(More) Spiking the Football on Kiobel

by Julian Ku

In addition to the Ku/Yoo essay in Forbes, I’ll just point out two more positive takes on Kiobel from FOBs (friends of the Blog).

In Lawfare, John Bellinger expresses satisfaction with the Roberts opinion, and takes some credit for raising the presumption against extraterritoriality issue in government briefs during the Bush Administration and in the first round of Kiobel briefing.  He also adds a quick note on Bauman, guessing that the Court will reverse on personal jurisdiction grounds and not reach the ATS issues.

In the WSJ, Eugene Kontorovich of Northwestern Law offers a more sweeping take on Kiobel. My favorite line: “Yet many who think the U.S. should not be the world’s policeman nonetheless want it to be the world’s judge.”  (One question: Is the converse also true?)

The whole essay is worth reading. He also offers a cautionary lesson for academic lawyers, most of whom failed to take the extraterritoriality issue more seriously. 

The unanimous vote in Kiobel also shows how the legal academy and bar tend to underestimate the strength of arguments that they politically disfavor. Foreign-cubed suits had proceeded for decades without any serious questions raised about their propriety. Instead, professors largely cheered them on. Nearly everyone anticipating the Kiobel decision (including myself) predicted a Supreme Court vote starkly divided on ideological lines. Yet all nine justices voted unreservedly in favor of ending ATS suits against foreign corporations….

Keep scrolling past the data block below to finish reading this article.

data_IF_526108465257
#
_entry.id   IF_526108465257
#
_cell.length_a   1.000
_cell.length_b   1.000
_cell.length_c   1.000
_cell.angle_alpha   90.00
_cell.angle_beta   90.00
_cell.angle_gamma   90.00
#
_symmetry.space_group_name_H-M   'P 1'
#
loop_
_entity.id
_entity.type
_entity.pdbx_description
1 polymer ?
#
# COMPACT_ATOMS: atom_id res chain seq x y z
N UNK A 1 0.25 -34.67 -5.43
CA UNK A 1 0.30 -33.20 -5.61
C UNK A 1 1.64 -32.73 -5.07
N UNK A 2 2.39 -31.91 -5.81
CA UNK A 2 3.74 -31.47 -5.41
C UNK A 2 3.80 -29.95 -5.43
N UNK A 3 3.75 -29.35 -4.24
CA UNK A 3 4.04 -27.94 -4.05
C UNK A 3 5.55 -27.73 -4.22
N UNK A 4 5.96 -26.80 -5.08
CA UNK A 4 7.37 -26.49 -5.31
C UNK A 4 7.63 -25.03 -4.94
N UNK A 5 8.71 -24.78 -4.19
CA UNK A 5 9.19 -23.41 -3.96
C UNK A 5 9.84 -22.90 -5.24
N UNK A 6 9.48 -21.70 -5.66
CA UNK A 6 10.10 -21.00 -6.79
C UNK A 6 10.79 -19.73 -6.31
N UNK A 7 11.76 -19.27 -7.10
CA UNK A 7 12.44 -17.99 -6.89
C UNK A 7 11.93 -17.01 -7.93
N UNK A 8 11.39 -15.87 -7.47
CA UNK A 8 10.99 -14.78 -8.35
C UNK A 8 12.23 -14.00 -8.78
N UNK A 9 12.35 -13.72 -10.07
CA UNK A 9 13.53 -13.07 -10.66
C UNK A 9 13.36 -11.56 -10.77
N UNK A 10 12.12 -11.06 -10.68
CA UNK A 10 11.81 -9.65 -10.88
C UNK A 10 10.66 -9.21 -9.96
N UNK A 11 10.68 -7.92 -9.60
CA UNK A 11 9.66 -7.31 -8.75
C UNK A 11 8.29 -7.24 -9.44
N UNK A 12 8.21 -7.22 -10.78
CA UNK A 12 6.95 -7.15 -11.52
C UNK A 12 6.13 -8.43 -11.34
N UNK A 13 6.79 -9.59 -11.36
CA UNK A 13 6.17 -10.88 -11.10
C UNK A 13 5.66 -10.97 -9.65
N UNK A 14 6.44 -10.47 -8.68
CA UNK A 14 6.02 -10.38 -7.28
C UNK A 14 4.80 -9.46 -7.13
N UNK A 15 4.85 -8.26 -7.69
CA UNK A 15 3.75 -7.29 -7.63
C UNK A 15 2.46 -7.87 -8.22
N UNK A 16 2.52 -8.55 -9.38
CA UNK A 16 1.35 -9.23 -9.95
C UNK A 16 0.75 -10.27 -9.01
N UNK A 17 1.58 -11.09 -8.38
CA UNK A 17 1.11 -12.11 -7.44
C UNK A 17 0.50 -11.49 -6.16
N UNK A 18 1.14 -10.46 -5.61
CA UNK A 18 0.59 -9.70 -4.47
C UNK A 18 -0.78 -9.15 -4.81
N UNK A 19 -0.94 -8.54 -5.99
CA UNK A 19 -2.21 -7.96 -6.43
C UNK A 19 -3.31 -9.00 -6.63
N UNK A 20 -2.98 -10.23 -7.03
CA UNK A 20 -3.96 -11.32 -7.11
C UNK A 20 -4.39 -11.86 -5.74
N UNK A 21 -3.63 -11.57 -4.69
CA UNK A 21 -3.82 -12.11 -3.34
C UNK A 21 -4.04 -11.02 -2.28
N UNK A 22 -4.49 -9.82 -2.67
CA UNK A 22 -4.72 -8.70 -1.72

http://opiniojuris.org/2013/04/23/more-spiking-the-football-on-kiobel/

Leave a Response

  1. “the real significance of the Court’s decision is that it provides a wise example of judicial restraint and deference to the role of Congress and the President to set American foreign policy.”

    Really? Courts have been entertaining ATS lawsuits for more than two decades, yet the President and Congress have never once attempted to amend the ATS statute to prohibit those lawsuits. So doing it for them is “judicial restraint”?

    I knew that a majority of the Court were bitterly conservative. I had no idea they were also psychic.

     

     

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